In F. Scott FitzGerald’s classic novel The Great Gatsby, West Egg is the pseudonym for Great Neck and the much more upscale peninsula facing it is East Egg, which in reality is Manhasset, a collection of villages jutting into the Long Island Sound. hidden behind the mansions are brooks and ponds whose names relate to past landowners and their once-sizable estates overlooking Manhasset Bay.
The Leeds Pond Preserve, originally built as the Norwood farm and owned by the Sizer family, was purchased by Herman Goldman, a prominent maritime attorney and tax expert, as a retreat to entertain friends and family.
Across the city line from the Queens neighborhood of Little Neck is the Great Neck peninsula of Nassau County. The name Great Neck includes the Village of Great Neck, eight other villages, and a handful of communities that share an upscale appearance with plenty of woodland and backyard space where hidden waters flow between the properties. Each stream has its own history that relates to the story of Great Neck.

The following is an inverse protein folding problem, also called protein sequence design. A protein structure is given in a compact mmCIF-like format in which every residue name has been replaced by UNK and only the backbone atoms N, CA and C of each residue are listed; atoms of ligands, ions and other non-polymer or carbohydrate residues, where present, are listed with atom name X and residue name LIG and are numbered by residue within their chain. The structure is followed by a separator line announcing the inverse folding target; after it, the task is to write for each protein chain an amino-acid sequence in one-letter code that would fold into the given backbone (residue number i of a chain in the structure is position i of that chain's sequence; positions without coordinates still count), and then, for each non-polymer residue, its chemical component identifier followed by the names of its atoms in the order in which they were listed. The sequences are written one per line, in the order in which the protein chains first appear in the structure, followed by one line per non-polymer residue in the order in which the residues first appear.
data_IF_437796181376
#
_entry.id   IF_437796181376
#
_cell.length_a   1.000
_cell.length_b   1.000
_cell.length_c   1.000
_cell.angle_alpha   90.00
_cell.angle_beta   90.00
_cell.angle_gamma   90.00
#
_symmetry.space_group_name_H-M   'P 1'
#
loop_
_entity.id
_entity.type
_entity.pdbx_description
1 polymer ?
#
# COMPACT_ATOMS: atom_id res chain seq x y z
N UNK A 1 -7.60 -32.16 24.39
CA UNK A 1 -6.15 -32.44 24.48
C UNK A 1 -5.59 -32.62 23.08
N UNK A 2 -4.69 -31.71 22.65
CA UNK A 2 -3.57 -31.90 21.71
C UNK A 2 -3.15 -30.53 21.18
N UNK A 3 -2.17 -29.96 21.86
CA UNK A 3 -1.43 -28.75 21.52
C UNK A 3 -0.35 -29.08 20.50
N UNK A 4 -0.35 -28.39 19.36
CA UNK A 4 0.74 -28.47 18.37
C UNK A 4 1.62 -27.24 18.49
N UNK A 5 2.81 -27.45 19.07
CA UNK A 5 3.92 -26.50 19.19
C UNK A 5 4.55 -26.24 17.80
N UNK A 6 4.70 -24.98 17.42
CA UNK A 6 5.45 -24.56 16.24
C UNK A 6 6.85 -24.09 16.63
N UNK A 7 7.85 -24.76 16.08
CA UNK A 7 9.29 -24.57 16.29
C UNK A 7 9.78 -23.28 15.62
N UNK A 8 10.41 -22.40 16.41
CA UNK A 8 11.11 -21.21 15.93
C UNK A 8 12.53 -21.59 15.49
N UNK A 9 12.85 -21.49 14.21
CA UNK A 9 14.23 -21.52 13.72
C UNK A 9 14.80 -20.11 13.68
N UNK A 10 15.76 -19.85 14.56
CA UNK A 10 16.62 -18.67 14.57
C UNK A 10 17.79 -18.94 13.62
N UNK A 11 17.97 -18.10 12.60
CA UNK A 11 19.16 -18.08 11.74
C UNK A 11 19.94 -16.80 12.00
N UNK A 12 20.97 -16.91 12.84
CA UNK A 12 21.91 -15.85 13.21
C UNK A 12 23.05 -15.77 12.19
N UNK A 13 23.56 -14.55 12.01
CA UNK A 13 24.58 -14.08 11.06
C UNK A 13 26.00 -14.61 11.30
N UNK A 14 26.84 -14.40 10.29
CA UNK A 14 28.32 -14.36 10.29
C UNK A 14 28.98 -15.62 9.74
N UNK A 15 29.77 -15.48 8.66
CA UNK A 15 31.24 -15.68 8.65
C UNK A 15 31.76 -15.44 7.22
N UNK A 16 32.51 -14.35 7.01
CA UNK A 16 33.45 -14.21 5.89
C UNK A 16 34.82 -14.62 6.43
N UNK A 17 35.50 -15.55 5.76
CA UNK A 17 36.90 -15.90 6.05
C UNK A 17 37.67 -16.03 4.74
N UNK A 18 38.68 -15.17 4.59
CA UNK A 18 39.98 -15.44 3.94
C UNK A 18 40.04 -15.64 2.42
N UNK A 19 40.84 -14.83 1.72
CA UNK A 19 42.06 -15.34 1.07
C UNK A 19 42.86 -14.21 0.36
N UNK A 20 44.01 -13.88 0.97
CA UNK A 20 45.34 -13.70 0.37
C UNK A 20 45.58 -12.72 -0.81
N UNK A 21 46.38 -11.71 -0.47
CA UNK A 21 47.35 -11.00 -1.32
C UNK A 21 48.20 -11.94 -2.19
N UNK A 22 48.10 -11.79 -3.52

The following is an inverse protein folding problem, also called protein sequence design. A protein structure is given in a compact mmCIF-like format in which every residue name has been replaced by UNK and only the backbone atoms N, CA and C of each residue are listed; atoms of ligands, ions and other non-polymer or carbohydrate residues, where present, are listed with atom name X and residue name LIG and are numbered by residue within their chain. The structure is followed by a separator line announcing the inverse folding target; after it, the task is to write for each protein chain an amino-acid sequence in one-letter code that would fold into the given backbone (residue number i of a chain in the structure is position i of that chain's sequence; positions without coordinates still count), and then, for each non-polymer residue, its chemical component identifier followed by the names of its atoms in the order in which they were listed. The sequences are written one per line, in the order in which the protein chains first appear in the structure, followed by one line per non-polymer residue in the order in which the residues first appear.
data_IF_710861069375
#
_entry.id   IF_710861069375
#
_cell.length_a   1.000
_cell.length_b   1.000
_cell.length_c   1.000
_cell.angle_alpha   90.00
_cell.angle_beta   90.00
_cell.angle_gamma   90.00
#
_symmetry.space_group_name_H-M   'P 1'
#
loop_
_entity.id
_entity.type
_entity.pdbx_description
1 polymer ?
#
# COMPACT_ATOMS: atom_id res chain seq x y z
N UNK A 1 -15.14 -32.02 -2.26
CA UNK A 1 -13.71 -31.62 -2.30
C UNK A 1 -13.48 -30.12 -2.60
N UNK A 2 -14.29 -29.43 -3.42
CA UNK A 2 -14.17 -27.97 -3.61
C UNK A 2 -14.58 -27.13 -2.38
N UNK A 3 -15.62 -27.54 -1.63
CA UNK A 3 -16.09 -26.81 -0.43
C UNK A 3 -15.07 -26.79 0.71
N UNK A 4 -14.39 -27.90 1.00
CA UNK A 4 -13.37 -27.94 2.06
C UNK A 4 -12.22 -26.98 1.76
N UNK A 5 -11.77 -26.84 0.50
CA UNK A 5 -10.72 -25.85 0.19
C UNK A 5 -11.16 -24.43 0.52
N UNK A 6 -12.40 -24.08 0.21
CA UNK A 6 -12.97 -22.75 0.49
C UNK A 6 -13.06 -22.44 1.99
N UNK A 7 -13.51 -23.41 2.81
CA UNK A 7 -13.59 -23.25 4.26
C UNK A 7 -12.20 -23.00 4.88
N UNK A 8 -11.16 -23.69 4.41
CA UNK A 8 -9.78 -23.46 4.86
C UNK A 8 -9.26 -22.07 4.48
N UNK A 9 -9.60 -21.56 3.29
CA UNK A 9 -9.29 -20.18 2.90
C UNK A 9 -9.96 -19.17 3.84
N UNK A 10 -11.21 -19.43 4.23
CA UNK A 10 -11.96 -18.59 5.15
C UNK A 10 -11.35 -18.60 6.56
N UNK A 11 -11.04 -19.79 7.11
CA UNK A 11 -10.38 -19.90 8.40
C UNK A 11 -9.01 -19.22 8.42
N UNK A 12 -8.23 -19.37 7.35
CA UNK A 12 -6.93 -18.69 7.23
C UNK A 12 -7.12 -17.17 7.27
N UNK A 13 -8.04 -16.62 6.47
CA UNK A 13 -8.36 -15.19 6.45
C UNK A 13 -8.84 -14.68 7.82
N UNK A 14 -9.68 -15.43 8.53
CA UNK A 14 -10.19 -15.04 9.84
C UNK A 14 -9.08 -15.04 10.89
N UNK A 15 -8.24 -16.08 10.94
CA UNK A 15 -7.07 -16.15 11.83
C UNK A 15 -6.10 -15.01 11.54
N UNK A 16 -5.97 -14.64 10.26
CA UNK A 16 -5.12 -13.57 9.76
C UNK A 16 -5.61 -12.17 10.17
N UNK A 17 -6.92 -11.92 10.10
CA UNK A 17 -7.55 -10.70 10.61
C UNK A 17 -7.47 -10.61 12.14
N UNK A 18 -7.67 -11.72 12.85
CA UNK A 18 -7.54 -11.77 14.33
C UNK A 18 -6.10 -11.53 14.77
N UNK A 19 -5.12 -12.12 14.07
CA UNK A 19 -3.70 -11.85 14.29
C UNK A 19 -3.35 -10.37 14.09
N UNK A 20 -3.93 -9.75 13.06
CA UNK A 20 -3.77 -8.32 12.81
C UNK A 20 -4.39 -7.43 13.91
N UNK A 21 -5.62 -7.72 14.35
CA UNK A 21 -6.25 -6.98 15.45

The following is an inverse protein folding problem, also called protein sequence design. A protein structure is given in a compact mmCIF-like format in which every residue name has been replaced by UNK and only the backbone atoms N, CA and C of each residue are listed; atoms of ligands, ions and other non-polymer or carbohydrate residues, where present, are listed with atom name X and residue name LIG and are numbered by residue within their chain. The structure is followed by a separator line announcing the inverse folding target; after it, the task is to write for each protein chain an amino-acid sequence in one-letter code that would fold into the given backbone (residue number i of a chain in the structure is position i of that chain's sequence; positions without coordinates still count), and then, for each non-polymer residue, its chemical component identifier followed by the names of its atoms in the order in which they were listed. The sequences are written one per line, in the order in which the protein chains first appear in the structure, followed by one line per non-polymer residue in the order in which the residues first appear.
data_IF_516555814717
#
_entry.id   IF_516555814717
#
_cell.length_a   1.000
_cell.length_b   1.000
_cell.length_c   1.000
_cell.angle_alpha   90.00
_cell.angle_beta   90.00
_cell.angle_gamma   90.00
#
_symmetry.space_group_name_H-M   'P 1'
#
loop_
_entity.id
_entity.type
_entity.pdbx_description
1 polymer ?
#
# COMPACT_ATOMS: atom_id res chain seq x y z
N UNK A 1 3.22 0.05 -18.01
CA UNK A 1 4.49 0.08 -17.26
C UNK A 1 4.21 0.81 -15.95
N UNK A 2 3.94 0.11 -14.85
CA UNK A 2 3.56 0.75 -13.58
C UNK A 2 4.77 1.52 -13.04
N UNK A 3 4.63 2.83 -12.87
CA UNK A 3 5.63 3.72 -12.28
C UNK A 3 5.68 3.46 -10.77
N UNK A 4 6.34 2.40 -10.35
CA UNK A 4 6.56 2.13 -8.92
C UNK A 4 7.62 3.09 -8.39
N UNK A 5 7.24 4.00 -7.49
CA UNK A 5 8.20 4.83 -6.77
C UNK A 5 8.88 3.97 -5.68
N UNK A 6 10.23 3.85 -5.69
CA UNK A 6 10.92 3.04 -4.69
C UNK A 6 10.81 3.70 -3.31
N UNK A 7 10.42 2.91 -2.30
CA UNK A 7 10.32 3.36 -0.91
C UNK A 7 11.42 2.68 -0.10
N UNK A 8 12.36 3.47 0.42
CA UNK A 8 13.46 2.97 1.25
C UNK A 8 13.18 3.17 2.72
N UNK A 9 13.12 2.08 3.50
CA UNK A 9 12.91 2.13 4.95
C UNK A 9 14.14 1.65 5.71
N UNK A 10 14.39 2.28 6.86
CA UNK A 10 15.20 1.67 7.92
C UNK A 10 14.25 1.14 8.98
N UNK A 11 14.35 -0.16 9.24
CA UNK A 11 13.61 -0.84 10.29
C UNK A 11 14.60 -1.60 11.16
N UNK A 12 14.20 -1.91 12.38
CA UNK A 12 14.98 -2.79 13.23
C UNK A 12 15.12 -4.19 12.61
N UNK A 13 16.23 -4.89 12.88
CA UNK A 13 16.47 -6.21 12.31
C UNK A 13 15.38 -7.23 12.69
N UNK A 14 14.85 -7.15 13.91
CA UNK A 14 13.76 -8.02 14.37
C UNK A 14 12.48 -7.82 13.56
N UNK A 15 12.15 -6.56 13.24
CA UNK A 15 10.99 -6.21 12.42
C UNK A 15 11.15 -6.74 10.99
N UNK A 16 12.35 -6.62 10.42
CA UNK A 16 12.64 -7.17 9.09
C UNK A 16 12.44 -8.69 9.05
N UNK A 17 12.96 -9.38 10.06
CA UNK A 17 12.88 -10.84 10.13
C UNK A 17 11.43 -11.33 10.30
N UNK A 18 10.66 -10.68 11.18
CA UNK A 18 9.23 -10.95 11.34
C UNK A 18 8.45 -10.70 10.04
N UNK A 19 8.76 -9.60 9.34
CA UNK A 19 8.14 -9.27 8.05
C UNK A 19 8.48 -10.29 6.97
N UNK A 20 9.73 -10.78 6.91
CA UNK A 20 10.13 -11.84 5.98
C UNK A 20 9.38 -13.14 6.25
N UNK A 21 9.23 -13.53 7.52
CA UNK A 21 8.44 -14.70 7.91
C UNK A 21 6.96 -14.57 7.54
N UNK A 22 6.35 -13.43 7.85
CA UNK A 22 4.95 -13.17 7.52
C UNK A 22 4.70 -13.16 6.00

In particular, one unnamed creek flows a couple of blocks from my uncle’s house and after a few visits, I followed it from its source to the sea.
In the hilly terrain separating Douglaston and Little Neck neighborhoods, Gabler’s Creek runs through a ravine on its way to Little Neck Bay at Udalls Cove. The marsh at the stream’s mouth straddles the city line. Thanks to determined local residents, the stream runs undisturbed within the Udalls Cove Park Preserve.
Although the history of Udall’s Cove since 1969 appears to be a success story, it is not resolved. With 15 privately owned lots remaining within the ravine, development remains a threat to the cohesion of the preserve. Over the past half century, the city and state have acquired private parcels in a piecemeal manner.